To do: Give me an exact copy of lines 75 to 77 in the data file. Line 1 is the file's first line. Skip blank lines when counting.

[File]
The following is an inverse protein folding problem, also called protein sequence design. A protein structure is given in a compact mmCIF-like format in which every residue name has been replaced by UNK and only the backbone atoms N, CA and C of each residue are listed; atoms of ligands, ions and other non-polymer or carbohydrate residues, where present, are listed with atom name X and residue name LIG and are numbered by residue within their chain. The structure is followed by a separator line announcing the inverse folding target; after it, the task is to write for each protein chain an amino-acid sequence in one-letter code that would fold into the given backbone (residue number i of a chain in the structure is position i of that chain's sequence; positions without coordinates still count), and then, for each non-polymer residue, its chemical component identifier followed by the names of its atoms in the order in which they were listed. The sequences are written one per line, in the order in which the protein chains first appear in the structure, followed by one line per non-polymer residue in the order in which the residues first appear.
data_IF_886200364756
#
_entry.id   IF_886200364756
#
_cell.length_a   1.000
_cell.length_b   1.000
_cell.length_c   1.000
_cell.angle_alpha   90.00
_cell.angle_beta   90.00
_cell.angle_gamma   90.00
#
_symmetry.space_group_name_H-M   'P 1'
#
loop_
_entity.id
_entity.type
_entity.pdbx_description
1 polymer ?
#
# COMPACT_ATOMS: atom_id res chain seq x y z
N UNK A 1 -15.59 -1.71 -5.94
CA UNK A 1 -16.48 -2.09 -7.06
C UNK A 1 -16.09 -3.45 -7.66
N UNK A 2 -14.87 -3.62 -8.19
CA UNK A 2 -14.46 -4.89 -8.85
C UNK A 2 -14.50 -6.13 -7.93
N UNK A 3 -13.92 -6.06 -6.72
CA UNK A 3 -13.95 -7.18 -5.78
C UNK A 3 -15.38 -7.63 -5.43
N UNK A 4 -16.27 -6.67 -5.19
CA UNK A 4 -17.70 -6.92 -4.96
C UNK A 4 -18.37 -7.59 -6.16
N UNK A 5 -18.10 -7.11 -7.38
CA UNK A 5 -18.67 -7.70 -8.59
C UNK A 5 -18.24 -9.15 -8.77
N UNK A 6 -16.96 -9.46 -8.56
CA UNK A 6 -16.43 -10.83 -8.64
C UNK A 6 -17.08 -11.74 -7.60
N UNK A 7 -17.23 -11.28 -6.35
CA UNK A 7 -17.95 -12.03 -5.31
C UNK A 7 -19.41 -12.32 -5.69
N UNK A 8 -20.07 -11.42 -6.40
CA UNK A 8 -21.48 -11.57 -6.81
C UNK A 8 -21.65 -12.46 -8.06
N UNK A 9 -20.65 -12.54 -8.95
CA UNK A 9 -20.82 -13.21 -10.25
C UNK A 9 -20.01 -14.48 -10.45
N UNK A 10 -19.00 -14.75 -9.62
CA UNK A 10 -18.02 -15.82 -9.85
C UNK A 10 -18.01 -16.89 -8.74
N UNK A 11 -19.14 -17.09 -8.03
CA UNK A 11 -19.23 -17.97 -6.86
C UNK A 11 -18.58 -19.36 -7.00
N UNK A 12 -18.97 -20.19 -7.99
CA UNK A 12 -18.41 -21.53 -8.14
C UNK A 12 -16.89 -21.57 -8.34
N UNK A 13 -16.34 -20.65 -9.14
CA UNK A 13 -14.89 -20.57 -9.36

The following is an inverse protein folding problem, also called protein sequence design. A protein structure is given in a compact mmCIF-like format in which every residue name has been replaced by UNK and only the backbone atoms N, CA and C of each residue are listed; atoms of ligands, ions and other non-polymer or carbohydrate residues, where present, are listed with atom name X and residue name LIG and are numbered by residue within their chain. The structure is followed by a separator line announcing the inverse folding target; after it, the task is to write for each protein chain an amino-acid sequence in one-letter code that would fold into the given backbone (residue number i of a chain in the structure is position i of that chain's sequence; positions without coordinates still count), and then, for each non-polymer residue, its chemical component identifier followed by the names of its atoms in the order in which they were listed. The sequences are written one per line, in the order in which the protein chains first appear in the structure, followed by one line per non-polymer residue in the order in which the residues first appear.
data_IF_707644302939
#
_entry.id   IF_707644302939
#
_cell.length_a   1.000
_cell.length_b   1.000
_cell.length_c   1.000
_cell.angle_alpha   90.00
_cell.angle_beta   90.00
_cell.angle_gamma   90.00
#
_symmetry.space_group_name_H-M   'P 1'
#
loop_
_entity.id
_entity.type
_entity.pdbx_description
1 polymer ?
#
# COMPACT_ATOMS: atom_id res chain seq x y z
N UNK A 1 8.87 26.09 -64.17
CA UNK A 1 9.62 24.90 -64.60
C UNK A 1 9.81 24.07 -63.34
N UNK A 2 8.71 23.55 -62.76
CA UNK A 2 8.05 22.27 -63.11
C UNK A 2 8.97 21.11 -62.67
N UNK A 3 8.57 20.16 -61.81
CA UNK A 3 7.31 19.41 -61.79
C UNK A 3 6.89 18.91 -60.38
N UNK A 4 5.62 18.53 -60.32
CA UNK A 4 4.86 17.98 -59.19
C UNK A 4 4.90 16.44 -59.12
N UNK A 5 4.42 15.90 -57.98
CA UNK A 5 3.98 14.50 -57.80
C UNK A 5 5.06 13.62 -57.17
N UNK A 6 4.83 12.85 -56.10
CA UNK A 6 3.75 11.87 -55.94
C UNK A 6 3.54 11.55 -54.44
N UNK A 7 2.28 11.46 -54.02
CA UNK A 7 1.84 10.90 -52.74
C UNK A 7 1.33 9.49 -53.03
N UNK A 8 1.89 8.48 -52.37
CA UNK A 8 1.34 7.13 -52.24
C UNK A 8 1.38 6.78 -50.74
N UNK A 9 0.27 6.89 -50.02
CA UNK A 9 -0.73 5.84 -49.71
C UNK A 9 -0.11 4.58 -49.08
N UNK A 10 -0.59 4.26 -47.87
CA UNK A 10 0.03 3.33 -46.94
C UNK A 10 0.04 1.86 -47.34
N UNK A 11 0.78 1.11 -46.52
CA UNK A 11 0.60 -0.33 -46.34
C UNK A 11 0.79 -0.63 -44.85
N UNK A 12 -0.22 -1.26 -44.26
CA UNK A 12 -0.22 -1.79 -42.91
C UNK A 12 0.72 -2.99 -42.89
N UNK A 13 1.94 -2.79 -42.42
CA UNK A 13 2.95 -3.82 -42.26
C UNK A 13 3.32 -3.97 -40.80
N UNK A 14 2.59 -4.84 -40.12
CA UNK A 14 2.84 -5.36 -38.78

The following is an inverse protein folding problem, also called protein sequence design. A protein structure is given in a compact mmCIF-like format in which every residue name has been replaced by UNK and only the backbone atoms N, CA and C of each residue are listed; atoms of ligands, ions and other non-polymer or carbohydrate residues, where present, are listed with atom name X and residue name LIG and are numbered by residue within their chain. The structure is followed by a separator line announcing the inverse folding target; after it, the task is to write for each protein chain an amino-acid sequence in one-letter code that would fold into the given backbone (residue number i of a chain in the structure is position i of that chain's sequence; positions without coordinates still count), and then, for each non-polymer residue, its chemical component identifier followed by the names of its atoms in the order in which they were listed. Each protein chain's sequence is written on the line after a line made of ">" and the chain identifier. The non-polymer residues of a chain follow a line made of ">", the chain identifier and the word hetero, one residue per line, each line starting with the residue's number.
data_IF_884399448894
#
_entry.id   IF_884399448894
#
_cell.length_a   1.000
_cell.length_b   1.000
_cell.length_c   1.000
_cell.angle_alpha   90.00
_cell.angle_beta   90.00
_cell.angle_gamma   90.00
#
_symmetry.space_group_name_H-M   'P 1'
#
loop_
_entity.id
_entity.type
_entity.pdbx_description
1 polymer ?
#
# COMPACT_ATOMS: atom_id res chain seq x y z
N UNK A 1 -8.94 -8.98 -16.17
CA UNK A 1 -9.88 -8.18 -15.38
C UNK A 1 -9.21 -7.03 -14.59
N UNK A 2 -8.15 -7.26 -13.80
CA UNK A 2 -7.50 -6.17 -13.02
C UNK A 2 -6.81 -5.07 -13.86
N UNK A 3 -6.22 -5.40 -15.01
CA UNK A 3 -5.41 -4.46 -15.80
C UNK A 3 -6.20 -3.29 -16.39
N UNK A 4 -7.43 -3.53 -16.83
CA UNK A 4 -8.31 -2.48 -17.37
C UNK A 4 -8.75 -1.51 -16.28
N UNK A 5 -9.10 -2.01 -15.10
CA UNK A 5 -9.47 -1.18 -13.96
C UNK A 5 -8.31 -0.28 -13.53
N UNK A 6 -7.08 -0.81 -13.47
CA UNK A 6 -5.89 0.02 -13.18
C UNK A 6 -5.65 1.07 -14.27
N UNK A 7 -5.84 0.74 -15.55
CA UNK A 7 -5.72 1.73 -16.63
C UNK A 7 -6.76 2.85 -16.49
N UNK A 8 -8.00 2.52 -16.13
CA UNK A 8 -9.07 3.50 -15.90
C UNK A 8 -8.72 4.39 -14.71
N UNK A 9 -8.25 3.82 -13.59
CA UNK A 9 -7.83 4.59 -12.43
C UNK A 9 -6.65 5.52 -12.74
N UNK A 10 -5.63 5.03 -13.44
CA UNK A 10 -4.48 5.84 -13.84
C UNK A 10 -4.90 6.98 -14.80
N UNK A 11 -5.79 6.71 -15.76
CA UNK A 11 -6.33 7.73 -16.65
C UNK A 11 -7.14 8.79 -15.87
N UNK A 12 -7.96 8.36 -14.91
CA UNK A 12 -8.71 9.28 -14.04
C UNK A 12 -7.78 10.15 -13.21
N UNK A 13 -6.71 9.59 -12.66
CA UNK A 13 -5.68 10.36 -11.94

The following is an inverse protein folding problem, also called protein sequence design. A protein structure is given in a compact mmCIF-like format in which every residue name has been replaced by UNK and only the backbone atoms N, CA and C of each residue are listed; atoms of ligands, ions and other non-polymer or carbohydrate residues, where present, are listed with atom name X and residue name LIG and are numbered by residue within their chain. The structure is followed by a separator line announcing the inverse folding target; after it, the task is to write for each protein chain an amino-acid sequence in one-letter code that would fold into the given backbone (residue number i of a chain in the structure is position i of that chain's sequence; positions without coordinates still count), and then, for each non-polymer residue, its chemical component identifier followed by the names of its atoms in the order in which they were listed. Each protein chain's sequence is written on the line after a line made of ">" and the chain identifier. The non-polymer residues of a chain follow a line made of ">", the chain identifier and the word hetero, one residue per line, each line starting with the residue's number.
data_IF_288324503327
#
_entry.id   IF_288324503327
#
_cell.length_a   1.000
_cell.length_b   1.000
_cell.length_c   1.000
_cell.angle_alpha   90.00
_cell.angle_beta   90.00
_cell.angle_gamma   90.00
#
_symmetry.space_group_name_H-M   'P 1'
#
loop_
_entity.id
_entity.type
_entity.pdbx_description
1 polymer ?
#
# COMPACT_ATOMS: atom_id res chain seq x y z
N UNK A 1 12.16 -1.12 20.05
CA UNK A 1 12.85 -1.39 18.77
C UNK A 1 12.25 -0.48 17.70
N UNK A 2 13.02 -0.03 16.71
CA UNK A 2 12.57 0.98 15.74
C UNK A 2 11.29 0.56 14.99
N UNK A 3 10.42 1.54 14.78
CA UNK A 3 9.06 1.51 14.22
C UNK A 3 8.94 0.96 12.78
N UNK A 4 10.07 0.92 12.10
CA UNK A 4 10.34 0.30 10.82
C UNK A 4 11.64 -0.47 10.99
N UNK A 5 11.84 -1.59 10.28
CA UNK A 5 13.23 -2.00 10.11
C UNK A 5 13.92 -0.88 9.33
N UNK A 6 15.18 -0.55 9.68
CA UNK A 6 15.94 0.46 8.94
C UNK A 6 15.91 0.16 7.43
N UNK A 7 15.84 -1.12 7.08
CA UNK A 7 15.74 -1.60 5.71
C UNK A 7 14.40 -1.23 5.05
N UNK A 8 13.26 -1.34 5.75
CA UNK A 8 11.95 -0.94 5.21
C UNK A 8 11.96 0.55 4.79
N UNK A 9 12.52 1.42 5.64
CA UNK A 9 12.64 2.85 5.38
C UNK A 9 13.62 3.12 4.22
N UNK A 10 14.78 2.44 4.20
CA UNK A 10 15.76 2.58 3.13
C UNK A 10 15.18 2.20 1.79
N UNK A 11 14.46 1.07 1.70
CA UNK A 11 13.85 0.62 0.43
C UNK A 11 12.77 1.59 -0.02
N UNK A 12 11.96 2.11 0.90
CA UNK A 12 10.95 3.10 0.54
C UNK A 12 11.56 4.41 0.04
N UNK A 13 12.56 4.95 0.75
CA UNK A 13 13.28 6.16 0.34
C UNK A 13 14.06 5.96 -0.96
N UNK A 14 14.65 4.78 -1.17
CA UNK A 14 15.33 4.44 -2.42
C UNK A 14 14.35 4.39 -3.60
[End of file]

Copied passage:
_entity.id
_entity.type
_entity.pdbx_description